Side-channel leakage in the mpz_powm_sec interface

Hubert Kario hkario at
Fri Aug 25 13:34:12 CEST 2023

On Friday, 25 August 2023 07:51:10 CEST, Niels Möller wrote:
> Hubert Kario <hkario at> writes:
>> I was able to confirm that the low-level functions, like the 
>> mpn_sec_powm()
>> function have no timing leakage with regards to operands or result
>> (exactly like section 8.1 of the manual[2] states).
> And that's for all inputs? Nice. (I think an earlier version used a
> potentially leaking table lookup on the lowest few modulo bits, as the
> first step in computing a partial inverse. Which is probably benign in
> most use-cases, but still undesirable for a function claimed to be
> side-channel silent).

Well, not all, I mostly tested ones that had obvious patterns, like
zero to power zero, 0xff to power 0xff, full word to power of 1, full word 
to power (mod-1), etc. All with 2048 bit operands.

If you could give me few examples of inputs that would trigger use of
different elements in the table lookups, I may look into that.

>> I wasn't able to do the same with regards to the mpz_powm_sec() function.
>> Irrespective of how I initialised the used mpz_t objects, if the operands
>> don't have high order words set, the timing of the operation is different.
>> Thus I believe that if mpz_powm_sec() is used for RSA or Diffie-Hellman
>> it would be vulnerable to the Bleichenbacher or Raccoon attacks
>> respectively.
> Is the main problem the normalization of the *output* of mpz_powm_sec?
> For this class of attacks, my understanding is that the secret exponents
> are fixed (when doing repeated operations on the secret key under
> attack), while the modulo is public, and the base is under the control
> of the attacker and hence already known to them.

If we're doing CRT, then the modulus isn't public either, but then that 
a whole lot of other problems to the mpz interface (multiplication for
unlblinding, modulo operation, conversion from mpz to byte string, etc.)...

I haven't delved deep enough to say if it is caused by input or output, 
enough to be able to say that secure use of mpn API was obvious and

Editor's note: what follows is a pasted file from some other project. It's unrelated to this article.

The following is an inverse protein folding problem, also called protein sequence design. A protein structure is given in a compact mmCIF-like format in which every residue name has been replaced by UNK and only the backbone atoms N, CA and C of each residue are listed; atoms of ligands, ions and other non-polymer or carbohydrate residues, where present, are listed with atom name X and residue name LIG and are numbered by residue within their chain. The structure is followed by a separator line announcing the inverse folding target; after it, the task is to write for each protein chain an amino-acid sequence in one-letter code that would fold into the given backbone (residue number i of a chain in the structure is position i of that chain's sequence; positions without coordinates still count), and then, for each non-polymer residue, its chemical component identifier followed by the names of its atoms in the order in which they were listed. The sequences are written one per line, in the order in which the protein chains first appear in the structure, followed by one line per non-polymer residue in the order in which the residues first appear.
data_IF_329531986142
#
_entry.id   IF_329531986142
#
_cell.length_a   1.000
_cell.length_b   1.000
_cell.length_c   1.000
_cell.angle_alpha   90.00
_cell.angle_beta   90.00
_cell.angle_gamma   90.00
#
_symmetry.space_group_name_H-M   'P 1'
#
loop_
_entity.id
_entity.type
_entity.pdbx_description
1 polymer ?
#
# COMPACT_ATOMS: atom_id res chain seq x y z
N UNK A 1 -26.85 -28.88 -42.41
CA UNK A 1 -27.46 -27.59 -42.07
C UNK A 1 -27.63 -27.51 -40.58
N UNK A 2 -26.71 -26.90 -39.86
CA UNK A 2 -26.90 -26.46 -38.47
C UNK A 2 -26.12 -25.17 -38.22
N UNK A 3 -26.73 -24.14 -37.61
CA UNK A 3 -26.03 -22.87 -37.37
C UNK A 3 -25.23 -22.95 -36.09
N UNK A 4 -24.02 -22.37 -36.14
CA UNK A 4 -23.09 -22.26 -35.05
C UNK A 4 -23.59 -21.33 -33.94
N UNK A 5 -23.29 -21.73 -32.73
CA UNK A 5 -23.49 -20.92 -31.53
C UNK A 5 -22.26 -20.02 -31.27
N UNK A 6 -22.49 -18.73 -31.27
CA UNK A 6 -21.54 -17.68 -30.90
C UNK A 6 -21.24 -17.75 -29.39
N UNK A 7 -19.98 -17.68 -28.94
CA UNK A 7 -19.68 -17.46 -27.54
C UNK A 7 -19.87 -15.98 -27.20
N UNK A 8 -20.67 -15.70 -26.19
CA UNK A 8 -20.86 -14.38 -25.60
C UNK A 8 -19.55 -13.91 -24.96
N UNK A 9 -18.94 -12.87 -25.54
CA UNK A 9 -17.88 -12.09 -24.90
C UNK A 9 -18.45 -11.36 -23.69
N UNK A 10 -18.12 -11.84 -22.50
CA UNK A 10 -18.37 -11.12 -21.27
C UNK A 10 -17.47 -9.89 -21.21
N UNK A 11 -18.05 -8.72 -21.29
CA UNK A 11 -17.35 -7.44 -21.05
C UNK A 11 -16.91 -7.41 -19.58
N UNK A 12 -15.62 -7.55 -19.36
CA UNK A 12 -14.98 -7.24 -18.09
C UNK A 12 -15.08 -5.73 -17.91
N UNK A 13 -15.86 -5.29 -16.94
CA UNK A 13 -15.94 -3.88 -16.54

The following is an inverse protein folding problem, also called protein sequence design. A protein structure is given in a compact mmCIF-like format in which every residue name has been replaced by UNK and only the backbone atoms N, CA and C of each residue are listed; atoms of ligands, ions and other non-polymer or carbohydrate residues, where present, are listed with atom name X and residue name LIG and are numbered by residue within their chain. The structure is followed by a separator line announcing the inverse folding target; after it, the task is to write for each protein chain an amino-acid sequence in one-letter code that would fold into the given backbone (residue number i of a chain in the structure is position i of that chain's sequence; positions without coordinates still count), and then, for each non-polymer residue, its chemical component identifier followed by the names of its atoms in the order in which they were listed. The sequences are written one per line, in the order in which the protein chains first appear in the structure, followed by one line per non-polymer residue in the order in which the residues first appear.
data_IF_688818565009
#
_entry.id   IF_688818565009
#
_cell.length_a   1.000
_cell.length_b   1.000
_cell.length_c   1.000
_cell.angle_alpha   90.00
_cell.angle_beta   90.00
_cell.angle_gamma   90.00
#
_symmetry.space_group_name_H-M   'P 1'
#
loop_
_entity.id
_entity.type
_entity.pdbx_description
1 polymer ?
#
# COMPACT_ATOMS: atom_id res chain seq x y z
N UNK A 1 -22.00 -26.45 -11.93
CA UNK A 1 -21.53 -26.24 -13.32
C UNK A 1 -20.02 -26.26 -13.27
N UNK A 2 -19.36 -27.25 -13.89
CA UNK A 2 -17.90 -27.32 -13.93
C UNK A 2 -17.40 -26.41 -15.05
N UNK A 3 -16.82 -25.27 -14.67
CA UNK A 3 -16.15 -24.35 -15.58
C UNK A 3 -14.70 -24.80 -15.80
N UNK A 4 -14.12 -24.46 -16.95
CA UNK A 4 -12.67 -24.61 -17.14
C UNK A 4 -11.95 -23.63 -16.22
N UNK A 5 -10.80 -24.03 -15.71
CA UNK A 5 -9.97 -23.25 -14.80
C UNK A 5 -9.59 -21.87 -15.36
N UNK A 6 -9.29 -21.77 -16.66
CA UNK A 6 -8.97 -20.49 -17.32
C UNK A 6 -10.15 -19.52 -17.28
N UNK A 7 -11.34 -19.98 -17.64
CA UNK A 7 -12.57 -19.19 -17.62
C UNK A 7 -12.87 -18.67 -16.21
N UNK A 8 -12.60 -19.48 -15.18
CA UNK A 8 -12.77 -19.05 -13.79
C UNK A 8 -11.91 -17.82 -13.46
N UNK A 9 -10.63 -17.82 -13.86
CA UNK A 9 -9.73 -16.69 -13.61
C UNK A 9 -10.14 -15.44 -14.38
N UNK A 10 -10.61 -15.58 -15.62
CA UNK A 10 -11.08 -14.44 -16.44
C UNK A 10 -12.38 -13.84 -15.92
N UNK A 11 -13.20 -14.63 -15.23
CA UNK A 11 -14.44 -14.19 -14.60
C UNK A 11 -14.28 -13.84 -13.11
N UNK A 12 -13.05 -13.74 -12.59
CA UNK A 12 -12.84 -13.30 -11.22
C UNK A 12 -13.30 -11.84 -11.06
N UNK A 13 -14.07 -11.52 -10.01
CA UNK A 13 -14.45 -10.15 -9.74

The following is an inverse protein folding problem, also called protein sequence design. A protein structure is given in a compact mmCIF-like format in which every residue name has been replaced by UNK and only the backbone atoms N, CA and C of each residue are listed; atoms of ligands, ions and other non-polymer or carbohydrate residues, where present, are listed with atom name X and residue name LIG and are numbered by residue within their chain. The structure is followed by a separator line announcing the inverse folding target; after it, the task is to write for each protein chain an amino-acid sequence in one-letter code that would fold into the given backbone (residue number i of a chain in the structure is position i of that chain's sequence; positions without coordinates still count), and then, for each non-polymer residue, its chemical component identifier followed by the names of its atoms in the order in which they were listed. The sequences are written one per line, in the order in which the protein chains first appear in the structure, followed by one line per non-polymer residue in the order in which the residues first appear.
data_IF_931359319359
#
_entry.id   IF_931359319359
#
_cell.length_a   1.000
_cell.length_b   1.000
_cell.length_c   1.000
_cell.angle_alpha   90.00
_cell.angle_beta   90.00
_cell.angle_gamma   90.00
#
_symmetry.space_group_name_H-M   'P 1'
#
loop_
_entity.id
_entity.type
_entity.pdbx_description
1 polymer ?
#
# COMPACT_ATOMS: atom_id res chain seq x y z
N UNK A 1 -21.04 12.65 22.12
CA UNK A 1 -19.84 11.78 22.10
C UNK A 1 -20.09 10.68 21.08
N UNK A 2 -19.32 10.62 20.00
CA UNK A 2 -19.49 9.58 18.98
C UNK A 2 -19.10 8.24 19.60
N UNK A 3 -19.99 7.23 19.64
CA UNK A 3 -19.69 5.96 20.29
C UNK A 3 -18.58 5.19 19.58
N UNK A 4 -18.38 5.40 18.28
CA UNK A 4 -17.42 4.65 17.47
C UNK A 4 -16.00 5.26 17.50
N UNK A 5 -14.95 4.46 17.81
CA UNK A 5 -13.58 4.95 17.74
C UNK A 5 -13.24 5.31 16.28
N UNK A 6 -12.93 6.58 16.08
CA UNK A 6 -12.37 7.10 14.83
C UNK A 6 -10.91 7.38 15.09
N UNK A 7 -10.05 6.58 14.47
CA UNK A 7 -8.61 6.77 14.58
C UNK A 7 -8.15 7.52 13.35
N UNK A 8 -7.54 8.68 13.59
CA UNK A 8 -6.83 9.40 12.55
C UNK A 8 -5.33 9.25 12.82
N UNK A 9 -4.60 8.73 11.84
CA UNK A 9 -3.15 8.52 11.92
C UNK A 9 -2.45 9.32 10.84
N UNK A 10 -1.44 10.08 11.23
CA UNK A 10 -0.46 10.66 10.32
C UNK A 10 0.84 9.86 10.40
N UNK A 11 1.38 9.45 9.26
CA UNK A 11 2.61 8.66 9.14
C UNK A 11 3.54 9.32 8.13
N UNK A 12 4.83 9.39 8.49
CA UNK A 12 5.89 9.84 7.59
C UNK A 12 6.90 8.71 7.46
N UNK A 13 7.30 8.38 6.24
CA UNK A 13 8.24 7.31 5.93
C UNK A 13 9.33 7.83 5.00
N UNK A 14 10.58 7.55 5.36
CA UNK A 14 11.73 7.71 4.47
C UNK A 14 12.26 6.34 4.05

while mpn was not possible (no matter how I initialised the mpn objects
from the byte strings that were the real inputs).

>> Did I miss the methods to ensure that the objects are not clamped, or
>> should
>> the mpz_powm_sec() interface be marked as _not_ secure for cryptographic
>> purposes?
> It's preferable to use the mpn_powm_sec. When using mpz_t, I see no
> reasonable to avoid leakage of the normalized size (or number of
> all-zero limbs at the most significant end).
> Regarding Nettle (which uses GMP, and is used by GnuTLS): The RSA code
> dates from the 1990s (it's one of the oldest algorithms in Nettle), and
> has seen a series of incremental improvements over the years, but aiming
> to not break api compatibility more than necessary. Most recently
> side-channel-silent "decoding" in pkcs#1 RAS decryption. The current
> interface is more complex than I'd like, with several variants of most
> private key operations, which is a bit confusing.

I did test GnuTLS (and we have discovered an issue: CVE-2023-0361), but 
found any side-channels related to numerical operations. AFAIK, that was
fixed as a result of CVE-2018-16868, and GnuTLS is using only mpn 
throughout for RSA operations now.

> It would be desirable to with a larger rework; it would be better to (i)
> use byte strings, rather than mpz_t values, for the interface to
> applications, and (ii) use only mpn-level GMP functions internally. And
> I would recommend the same approach for any other implementation of RSA
> on top of GMP.

Honestly, I don't think it's a good idea to rework mpz interfaces so that
they are actually safe for cryptography, the mpn interface is far better
to that, as you point out, all numbers in crypto should be considered
a constant length byte strings, not integers. And mpn is far more natural 
handling them as byte strings.

Thus, I think it's more of a documentation issue than code issue:
it will be much better to just say that mpz_powm_sec() is not usable for
cryptographic purposes and to deprecate it.
Hubert Kario
Principal Quality Engineer, RHEL Crypto team
Red Hat Czech s.r.o., Purkyňova 99/71, 612 45, Brno, Czech Republic

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